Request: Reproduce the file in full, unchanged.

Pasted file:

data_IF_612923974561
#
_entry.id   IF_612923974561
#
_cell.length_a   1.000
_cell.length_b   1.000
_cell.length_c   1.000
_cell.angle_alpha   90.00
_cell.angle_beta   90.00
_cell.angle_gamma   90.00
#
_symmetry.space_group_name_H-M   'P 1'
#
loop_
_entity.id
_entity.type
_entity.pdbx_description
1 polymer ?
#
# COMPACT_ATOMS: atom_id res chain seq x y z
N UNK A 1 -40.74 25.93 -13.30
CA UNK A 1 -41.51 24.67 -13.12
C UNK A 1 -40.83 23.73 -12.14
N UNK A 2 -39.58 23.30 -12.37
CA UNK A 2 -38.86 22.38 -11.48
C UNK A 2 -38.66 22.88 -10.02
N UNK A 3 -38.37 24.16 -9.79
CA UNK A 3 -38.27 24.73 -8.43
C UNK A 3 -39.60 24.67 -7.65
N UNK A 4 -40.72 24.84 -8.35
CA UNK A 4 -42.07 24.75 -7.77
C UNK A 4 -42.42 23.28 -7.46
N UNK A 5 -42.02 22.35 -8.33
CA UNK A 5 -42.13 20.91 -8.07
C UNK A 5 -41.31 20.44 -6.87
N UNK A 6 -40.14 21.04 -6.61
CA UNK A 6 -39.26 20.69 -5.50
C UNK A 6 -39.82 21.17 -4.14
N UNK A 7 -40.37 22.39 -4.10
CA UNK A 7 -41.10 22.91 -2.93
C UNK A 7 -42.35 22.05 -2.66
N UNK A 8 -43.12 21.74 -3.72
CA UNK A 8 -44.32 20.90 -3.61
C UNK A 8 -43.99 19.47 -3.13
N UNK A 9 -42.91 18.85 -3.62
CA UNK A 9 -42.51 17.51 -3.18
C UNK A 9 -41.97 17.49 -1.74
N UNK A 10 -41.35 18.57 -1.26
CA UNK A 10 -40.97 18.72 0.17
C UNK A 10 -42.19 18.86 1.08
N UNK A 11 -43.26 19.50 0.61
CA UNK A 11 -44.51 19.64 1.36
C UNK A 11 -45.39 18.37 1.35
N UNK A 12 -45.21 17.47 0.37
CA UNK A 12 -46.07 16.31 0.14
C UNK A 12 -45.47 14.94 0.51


data_IF_612923974561
#
_entry.id   IF_612923974561
#
_cell.length_a   1.000
_cell.length_b   1.000
_cell.length_c   1.000
_cell.angle_alpha   90.00
_cell.angle_beta   90.00
_cell.angle_gamma   90.00
#
_symmetry.space_group_name_H-M   'P 1'
#
loop_
_entity.id
_entity.type
_entity.pdbx_description
1 polymer ?
#
# COMPACT_ATOMS: atom_id res chain seq x y z
N UNK A 1 -40.74 25.93 -13.30
CA UNK A 1 -41.51 24.67 -13.12
C UNK A 1 -40.83 23.73 -12.14
N UNK A 2 -39.58 23.30 -12.37
CA UNK A 2 -38.86 22.38 -11.48
C UNK A 2 -38.66 22.88 -10.02
N UNK A 3 -38.37 24.16 -9.79
CA UNK A 3 -38.27 24.73 -8.43
C UNK A 3 -39.60 24.67 -7.65
N UNK A 4 -40.72 24.84 -8.35
CA UNK A 4 -42.07 24.75 -7.77
C UNK A 4 -42.42 23.28 -7.46
N UNK A 5 -42.02 22.35 -8.33
CA UNK A 5 -42.13 20.91 -8.07
C UNK A 5 -41.31 20.44 -6.87
N UNK A 6 -40.14 21.04 -6.61
CA UNK A 6 -39.26 20.69 -5.50
C UNK A 6 -39.82 21.17 -4.14
N UNK A 7 -40.37 22.39 -4.10
CA UNK A 7 -41.10 22.91 -2.93
C UNK A 7 -42.35 22.05 -2.66
N UNK A 8 -43.12 21.74 -3.72
CA UNK A 8 -44.32 20.90 -3.61
C UNK A 8 -43.99 19.47 -3.13
N UNK A 9 -42.91 18.85 -3.62
CA UNK A 9 -42.51 17.51 -3.18
C UNK A 9 -41.97 17.49 -1.74
N UNK A 10 -41.35 18.57 -1.26
CA UNK A 10 -40.97 18.72 0.17
C UNK A 10 -42.19 18.86 1.08
N UNK A 11 -43.26 19.50 0.61
CA UNK A 11 -44.51 19.64 1.36
C UNK A 11 -45.39 18.37 1.35
N UNK A 12 -45.21 17.47 0.37
CA UNK A 12 -46.07 16.31 0.14
C UNK A 12 -45.47 14.94 0.51